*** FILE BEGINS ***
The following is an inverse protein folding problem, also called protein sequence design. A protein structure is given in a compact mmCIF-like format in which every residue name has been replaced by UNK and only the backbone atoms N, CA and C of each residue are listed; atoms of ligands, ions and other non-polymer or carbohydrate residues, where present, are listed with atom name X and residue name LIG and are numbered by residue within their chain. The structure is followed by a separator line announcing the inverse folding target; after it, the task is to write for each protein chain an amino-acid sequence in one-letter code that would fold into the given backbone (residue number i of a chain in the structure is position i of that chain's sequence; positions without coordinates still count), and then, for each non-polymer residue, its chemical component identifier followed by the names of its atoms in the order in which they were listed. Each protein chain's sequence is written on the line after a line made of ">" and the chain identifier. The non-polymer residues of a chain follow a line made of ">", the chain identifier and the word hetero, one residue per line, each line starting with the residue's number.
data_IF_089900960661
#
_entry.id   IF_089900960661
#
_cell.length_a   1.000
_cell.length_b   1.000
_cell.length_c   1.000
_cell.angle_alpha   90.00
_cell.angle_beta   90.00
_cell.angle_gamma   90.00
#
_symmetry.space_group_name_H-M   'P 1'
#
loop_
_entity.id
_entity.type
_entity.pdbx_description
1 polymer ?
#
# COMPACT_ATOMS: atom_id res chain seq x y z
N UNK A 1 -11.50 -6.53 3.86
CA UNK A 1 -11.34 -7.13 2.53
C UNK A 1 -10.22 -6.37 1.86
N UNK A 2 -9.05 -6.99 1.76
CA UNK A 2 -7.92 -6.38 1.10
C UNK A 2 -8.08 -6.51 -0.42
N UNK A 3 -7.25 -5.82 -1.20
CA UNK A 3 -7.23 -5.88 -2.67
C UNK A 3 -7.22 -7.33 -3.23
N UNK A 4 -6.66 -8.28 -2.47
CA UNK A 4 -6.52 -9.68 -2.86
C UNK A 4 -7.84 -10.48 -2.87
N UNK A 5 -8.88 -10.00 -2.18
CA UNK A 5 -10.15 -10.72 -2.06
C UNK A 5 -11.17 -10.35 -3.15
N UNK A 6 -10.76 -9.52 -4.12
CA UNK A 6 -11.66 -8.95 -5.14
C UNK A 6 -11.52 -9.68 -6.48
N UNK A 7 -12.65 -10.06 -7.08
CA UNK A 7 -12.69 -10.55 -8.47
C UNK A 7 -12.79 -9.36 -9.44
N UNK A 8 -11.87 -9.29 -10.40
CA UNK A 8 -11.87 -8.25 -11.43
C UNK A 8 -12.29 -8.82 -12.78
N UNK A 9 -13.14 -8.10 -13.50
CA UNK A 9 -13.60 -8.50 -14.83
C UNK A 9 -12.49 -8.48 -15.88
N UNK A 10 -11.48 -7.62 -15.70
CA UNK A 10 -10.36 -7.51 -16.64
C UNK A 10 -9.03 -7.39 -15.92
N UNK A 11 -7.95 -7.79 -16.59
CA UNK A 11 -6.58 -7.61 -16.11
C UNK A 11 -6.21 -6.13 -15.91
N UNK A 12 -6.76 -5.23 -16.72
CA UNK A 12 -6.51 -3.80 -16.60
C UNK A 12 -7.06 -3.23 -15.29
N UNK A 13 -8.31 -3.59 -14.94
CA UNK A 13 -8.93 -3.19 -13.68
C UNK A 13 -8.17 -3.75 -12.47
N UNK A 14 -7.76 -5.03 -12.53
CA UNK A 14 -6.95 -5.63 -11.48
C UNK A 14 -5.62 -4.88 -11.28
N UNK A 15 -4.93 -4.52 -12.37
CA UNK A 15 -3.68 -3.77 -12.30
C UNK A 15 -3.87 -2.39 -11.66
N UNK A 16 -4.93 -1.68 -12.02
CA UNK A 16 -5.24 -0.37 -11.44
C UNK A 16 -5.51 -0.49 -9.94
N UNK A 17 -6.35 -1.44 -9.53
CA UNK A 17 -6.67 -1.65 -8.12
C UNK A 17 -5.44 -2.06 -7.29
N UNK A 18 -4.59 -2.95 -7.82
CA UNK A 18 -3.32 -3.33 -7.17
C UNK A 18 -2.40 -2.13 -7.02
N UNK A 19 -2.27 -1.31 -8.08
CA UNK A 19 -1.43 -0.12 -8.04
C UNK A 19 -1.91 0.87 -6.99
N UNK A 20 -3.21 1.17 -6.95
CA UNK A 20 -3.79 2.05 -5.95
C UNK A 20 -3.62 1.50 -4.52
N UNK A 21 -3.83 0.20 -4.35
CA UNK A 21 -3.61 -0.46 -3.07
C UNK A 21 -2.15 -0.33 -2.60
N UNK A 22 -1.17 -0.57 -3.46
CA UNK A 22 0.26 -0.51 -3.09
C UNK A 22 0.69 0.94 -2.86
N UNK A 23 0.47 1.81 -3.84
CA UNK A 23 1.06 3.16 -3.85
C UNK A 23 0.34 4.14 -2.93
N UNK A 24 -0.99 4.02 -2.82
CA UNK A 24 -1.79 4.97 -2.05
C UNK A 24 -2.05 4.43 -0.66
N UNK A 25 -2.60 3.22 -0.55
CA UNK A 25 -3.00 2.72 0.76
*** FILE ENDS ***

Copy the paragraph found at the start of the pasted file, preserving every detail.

The following is an inverse protein folding problem, also called protein sequence design. A protein structure is given in a compact mmCIF-like format in which every residue name has been replaced by UNK and only the backbone atoms N, CA and C of each residue are listed; atoms of ligands, ions and other non-polymer or carbohydrate residues, where present, are listed with atom name X and residue name LIG and are numbered by residue within their chain. The structure is followed by a separator line announcing the inverse folding target; after it, the task is to write for each protein chain an amino-acid sequence in one-letter code that would fold into the given backbone (residue number i of a chain in the structure is position i of that chain's sequence; positions without coordinates still count), and then, for each non-polymer residue, its chemical component identifier followed by the names of its atoms in the order in which they were listed. Each protein chain's sequence is written on the line after a line made of ">" and the chain identifier. The non-polymer residues of a chain follow a line made of ">", the chain identifier and the word hetero, one residue per line, each line starting with the residue's number.